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I just needed a victory


kirispupis

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The following has been my last three days:

  • My older son hit a pothole that tore up two of his tires. Of course all four needed to be replaced, and that was after I'd replaced all four tires on my car the week prior.
  • Despite the fact we don't allow smoking in our rental buildings, someone decided to light up, caught the place on fire, and did $500k of damage. Yeah, there's insurance, but it will be a major headache fixing everything. On the positive, no one was hurt.
  • I can't go into depth on the work issues, but there were multiple screw-ups involving a number of meetings and work to repair relationships. Things have been tense.

So, when I saw this coin, I felt it just spoke to me.

MarcusAurelius.png.52f2477c9e00af5ba450d7d22d1d8dcc.png

Normally I would've waited to receive the coin, take some photos, and then post this story, but the problem is my coin photography studio is all packed up because our basement flooded two weeks ago and everything downstairs had to move in order to patch up the walls and replace the carpet.

Really, I just wanted a coin to cheer me up, but this one fits nicely. I currently don't own a denarius from Marcus Aurelius because the only one I had I gave to a friend who is named Marcus and I knew he'd appreciate it. I do have this sestertius - which is my only sestertius.

Marcus_Aurelius_sestertius.jpg.169010598fd1209ca22bac504230e097.jpg

Therefore, I think this denarius goes well with it. In my sestertius, it was victory over the Germans - only they were in Slovenia. The denarius is victory over the Parthians - those rascals who kept getting into scuffles with the Romans.

It will remind me that no matter how many tires I lose, carpets get soaked, idiots set fire to my buildings, or incompetent oafs neglect answering important emails, I'll persevere and win in the end. I'll have new tires, a new carpet, a shinier building (even though we just finished renovating it), and a good review.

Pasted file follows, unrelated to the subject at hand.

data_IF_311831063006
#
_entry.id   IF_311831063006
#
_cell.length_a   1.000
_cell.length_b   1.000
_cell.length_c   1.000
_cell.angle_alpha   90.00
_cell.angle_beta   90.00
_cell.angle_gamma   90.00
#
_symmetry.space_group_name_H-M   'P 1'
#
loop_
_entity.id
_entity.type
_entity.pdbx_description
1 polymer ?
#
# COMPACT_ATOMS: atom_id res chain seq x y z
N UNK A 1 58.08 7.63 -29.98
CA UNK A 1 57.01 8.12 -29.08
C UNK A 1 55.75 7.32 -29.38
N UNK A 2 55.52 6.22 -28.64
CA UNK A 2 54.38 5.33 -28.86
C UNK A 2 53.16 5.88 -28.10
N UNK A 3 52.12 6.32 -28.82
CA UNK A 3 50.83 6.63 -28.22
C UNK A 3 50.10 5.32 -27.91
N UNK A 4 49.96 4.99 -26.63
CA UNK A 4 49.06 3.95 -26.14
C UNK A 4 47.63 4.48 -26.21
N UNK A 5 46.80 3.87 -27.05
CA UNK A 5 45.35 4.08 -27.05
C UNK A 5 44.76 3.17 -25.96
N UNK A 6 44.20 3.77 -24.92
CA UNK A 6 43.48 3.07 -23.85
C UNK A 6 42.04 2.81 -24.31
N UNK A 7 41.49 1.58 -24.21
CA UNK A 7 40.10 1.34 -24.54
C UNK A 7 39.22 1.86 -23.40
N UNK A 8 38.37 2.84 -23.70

So, take that you Parthians!

Please post your victories, Marcus Aurelius, or whatever else seems appropriate.

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Nice denarius. And that sestertius is lovely!

We just recently had a couple massive vehicle repair bills, plus two new sets of tires, so I know a little bit what it feels like to have everything fall on top of you at once!

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Yikes @kirispupis, hope things start looking up soon.  Meanwhile, here's a bronze sestertius of Marcus Aurelius to match the VIC PAR denarius:

image.jpeg.bb6669a02b4cec3ddf4c571b84cced1f.jpeg

And to give equal time to the Parthians: No Parthian coins, to my knowledge, make any direct reference to victories over Rome.  There is at least one direct reference to a Parthian victory, though in this case it's of Parthian against Parthian.  Vonones (c.8-12 CE) struck these silver drachms to commemorate his victory over Artabanos IV.  The reverse reads (in Greek) "King Vonones, Victorious over Artabanos".  The victory was short-lived, however, as Artabanos would reclaim the throne shortly afterwards.

image.jpeg.2976651857e41428ca221170f4ee6d52.jpeg

 

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Wow!  Fate has not been kind to you lately!  I hope that things are sorted out so you can resume a normal life.